If you had to write a fill-in-the-blank to summarize fantasy baseball in 2016, it would look something like this: “________ hit 30 HRs in 2016, a career high. He will hit half that amount in 2017.”

2017’s fill-in-the-blank is going to look  like this: “_________ was placed on the 10-day disabled list.”

Last week I was astonished to only have nine players hit the disabled list. This week, the injury bug came back with a vengeance — there are a whopping 20 players who have been added to this dubious club. Some of them are really earning those DL frequent flier miles.

This week there are six outfielders and nine starting pitchers mentioned in this article. Rather than try to find six healthy outfielders and nine healthy starting pitchers to add I am going to list a few shallow, standard and deep league targets you can add as fill ins. I’ll add this list at the bottom of the article.

As always, if you’ve got a league specific question, please leave a comment and I’ll get back to you ASA-quick.

Please, blog, may I have some more?

This morning, I decided to look at my deepest NL-only league to see who the highest-ranked player who went undrafted was. It didn’t take long to find him: as of Tuesday morning, Anthony Senzatela was ranked as the eleventh most valuable pitcher in standard, mixed 5×5 fantasy baseball leagues. My NL–only league includes a fairly complex farm system as well, so it is beyond hard to find a diamond in the rough, since most minor league players with any decent prospect status at all were drafted years ago. It’s clear why Senzatela slipped through the cracks, though – he was a mid-level prospect at best, who entered spring training as a long shot to be part of a pitching rotation in the worst pitchers’ ballpark baseball has ever seen…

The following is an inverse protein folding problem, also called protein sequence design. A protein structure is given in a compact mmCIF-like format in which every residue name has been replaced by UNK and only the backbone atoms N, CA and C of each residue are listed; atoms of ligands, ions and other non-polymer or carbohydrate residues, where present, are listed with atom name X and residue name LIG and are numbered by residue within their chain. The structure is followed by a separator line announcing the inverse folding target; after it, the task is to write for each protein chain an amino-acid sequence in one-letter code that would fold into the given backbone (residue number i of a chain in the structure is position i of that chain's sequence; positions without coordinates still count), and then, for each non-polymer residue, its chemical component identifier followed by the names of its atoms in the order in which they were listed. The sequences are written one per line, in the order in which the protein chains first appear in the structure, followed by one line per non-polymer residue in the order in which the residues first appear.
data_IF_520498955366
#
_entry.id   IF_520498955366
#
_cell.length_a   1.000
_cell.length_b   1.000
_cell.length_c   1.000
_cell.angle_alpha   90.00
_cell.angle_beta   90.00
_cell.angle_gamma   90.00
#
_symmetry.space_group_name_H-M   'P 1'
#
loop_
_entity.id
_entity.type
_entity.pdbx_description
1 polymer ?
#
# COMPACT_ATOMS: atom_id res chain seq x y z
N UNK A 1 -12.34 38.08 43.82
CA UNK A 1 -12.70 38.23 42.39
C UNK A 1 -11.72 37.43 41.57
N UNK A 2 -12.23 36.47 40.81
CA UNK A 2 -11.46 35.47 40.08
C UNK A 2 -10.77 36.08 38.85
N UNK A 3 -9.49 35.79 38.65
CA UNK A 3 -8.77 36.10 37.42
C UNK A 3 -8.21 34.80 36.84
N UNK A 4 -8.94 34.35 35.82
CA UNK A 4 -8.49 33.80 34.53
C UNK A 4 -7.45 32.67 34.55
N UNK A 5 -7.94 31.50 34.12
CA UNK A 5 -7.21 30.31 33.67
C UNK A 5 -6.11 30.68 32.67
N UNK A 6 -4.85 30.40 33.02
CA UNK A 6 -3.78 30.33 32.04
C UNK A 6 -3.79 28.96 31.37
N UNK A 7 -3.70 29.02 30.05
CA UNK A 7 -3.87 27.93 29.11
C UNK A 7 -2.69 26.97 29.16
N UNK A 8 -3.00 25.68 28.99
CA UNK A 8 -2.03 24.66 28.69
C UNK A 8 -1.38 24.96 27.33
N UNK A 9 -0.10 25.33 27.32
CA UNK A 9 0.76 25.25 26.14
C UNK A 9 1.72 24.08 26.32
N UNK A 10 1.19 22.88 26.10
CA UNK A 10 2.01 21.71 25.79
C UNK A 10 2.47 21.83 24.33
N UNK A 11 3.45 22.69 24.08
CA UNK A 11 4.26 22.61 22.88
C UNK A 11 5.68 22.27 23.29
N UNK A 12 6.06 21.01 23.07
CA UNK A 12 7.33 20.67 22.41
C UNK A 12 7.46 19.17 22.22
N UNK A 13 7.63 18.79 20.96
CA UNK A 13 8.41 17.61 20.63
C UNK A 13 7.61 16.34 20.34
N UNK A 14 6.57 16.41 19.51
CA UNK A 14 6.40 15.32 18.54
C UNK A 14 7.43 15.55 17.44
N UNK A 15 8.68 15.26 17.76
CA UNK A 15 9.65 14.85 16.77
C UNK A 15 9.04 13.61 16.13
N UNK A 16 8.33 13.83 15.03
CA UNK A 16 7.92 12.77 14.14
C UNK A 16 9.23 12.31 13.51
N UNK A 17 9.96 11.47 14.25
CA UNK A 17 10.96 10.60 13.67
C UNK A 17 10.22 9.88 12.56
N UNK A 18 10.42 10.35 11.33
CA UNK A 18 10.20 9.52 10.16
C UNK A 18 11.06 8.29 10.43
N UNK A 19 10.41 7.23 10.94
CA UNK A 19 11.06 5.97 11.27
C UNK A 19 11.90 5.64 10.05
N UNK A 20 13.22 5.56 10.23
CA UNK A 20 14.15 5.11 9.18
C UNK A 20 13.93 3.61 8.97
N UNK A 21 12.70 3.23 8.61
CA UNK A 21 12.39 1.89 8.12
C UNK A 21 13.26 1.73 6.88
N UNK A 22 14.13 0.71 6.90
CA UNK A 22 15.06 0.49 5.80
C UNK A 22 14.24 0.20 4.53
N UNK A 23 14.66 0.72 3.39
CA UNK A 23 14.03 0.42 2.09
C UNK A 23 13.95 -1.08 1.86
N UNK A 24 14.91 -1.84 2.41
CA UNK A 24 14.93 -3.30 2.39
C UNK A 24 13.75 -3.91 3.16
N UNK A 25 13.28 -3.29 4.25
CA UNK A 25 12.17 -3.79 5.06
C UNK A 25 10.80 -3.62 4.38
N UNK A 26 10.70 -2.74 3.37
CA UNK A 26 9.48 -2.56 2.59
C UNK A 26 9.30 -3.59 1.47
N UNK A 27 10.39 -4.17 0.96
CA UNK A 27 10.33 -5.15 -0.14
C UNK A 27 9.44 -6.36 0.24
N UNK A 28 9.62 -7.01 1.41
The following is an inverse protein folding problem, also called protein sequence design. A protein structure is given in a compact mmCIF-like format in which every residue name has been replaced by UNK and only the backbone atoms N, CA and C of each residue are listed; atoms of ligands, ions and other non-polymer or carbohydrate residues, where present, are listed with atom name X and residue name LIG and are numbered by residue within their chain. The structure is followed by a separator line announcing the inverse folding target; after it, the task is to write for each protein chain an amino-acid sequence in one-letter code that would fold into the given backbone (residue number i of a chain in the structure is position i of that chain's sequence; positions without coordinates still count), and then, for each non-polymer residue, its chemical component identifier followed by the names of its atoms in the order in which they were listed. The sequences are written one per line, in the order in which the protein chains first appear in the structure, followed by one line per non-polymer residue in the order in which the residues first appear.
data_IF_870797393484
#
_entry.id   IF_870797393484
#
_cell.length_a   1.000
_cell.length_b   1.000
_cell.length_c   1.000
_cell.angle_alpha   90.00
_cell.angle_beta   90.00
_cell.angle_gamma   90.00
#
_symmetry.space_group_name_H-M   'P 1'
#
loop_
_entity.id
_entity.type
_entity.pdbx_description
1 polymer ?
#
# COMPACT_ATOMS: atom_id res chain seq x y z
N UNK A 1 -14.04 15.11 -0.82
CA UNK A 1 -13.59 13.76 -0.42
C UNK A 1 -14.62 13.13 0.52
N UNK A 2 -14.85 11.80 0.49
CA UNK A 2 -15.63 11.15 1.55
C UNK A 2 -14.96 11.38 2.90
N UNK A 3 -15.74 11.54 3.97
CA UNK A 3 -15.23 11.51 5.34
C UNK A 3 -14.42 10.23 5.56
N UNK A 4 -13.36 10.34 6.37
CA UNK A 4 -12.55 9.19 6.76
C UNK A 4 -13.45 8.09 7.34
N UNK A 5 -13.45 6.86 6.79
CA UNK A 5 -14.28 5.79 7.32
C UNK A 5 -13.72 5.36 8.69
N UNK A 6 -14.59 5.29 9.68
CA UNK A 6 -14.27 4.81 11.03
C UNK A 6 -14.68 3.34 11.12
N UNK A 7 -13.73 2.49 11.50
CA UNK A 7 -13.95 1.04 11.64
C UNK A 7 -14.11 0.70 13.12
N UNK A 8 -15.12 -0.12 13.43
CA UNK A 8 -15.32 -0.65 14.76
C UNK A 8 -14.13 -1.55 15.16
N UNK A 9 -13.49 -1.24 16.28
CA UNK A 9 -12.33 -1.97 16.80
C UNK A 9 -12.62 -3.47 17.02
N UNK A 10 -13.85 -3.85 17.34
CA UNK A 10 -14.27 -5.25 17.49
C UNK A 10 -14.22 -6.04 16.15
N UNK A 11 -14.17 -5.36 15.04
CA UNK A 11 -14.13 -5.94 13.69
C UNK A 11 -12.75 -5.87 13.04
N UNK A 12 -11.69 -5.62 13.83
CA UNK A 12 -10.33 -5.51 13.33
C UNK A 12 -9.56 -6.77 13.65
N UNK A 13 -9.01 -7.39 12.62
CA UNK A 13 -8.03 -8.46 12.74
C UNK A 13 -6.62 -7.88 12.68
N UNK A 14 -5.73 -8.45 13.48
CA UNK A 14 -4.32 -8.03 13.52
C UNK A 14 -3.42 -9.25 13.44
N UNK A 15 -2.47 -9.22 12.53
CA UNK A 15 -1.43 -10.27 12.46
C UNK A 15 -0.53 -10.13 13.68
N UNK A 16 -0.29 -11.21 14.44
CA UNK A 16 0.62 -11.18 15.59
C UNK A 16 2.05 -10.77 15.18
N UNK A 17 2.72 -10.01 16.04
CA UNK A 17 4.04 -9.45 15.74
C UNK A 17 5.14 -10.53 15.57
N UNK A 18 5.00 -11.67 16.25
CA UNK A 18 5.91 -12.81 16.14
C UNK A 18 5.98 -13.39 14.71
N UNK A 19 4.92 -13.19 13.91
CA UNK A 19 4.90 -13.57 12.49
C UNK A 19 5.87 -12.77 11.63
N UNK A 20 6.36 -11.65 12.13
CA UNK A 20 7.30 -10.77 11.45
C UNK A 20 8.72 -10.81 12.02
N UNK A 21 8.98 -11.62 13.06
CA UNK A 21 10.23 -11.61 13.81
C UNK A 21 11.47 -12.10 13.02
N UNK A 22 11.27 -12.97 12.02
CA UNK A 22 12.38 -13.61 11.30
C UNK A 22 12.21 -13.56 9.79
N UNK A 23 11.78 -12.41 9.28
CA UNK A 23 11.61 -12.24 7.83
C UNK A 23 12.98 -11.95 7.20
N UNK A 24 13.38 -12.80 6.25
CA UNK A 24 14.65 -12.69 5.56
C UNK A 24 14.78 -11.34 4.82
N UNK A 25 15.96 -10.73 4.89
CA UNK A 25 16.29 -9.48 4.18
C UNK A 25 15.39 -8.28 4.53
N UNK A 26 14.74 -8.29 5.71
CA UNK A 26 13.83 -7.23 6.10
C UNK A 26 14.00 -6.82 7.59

Will Senzatela still be the eleventh best pitcher in fantasy at the end of 2017? Uh, no. We’d have to expect some major bumps along the way even if half of his starts weren’t going to come at Coors Field. But he’s owned in just 20% of Yahoo leagues (21% of ESPN), which I think is too low. I am basing this almost entirely on the gut feeling I had while watching him pitch. In fantasy, upside can be overrated: just ask the Robert Stephenson owner in the league I mentioned above. Stephenson has been taking up a minor league spot on his owner’s roster for four years now. Even worse, now that he’s on the big club and his owner feels pot-committed to him, Stephenson and his 5.40 ERA are taking up a valuable active roster spot. There is no guarantee that even the highest-ranked prospects will even reach star status, either in real baseball or the fantasy variety. Taking a flyer on gut feeling won’t always work out either, and sometimes can be fairly disastrous, but it’s a risk that I think you need to take from time to time in a deep league. Otherwise, how will you ever find this year’s Junior Guerra — that guy whose past statistics make you absolutely sick to your stomach, but looks damn good on the mound every time you watch him pitch… and before you know it, has been a major contributor to the success of your single-league team.

Moving on to some other deeper-league names, starting with the AL…

Please, blog, may I have some more?